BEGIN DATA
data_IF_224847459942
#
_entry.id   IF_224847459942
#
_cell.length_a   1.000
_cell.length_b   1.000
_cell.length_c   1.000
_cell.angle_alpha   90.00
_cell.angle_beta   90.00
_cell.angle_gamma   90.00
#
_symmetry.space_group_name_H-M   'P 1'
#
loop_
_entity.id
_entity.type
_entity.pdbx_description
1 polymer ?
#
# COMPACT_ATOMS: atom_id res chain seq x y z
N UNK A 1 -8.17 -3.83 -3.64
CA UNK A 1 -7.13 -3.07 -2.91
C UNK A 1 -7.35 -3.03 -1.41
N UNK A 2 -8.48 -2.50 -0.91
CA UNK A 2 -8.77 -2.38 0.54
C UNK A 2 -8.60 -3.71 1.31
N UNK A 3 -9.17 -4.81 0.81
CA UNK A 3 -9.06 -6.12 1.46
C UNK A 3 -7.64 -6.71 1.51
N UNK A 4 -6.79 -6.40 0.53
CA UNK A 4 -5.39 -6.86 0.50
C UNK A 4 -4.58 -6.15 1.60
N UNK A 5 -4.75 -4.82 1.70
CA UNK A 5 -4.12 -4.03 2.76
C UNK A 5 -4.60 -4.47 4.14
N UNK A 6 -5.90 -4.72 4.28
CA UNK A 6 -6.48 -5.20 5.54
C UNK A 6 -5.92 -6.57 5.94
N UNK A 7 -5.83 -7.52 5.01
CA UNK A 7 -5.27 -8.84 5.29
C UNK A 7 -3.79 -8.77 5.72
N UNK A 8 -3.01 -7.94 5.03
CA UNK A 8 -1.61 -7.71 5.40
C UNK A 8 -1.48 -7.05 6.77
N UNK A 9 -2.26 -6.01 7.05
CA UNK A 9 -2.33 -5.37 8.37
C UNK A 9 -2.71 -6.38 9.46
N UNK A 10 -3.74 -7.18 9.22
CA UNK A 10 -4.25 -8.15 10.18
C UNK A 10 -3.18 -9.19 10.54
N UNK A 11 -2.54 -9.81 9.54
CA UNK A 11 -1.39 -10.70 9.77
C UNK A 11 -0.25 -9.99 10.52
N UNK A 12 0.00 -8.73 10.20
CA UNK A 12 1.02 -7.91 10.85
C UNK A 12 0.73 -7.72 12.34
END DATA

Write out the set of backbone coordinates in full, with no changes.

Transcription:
data_IF_224847459942
#
_entry.id   IF_224847459942
#
_cell.length_a   1.000
_cell.length_b   1.000
_cell.length_c   1.000
_cell.angle_alpha   90.00
_cell.angle_beta   90.00
_cell.angle_gamma   90.00
#
_symmetry.space_group_name_H-M   'P 1'
#
loop_
_entity.id
_entity.type
_entity.pdbx_description
1 polymer ?
#
# COMPACT_ATOMS: atom_id res chain seq x y z
N UNK A 1 -8.17 -3.83 -3.64
CA UNK A 1 -7.13 -3.07 -2.91
C UNK A 1 -7.35 -3.03 -1.41
N UNK A 2 -8.48 -2.50 -0.91
CA UNK A 2 -8.77 -2.38 0.54
C UNK A 2 -8.60 -3.71 1.31
N UNK A 3 -9.17 -4.81 0.81
CA UNK A 3 -9.06 -6.12 1.46
C UNK A 3 -7.64 -6.71 1.51
N UNK A 4 -6.79 -6.40 0.53
CA UNK A 4 -5.39 -6.86 0.50
C UNK A 4 -4.58 -6.15 1.60
N UNK A 5 -4.75 -4.82 1.70
CA UNK A 5 -4.12 -4.03 2.76
C UNK A 5 -4.60 -4.47 4.14
N UNK A 6 -5.90 -4.72 4.28
CA UNK A 6 -6.48 -5.20 5.54
C UNK A 6 -5.92 -6.57 5.94
N UNK A 7 -5.83 -7.52 5.01
CA UNK A 7 -5.27 -8.84 5.29
C UNK A 7 -3.79 -8.77 5.72
N UNK A 8 -3.01 -7.94 5.03
CA UNK A 8 -1.61 -7.71 5.40
C UNK A 8 -1.48 -7.05 6.77
N UNK A 9 -2.26 -6.01 7.05
CA UNK A 9 -2.33 -5.37 8.37
C UNK A 9 -2.71 -6.38 9.46
N UNK A 10 -3.74 -7.18 9.22
CA UNK A 10 -4.25 -8.15 10.18
C UNK A 10 -3.18 -9.19 10.54
N UNK A 11 -2.54 -9.81 9.54
CA UNK A 11 -1.39 -10.70 9.77
C UNK A 11 -0.25 -9.99 10.52
N UNK A 12 0.00 -8.73 10.20
CA UNK A 12 1.02 -7.91 10.85
C UNK A 12 0.73 -7.72 12.34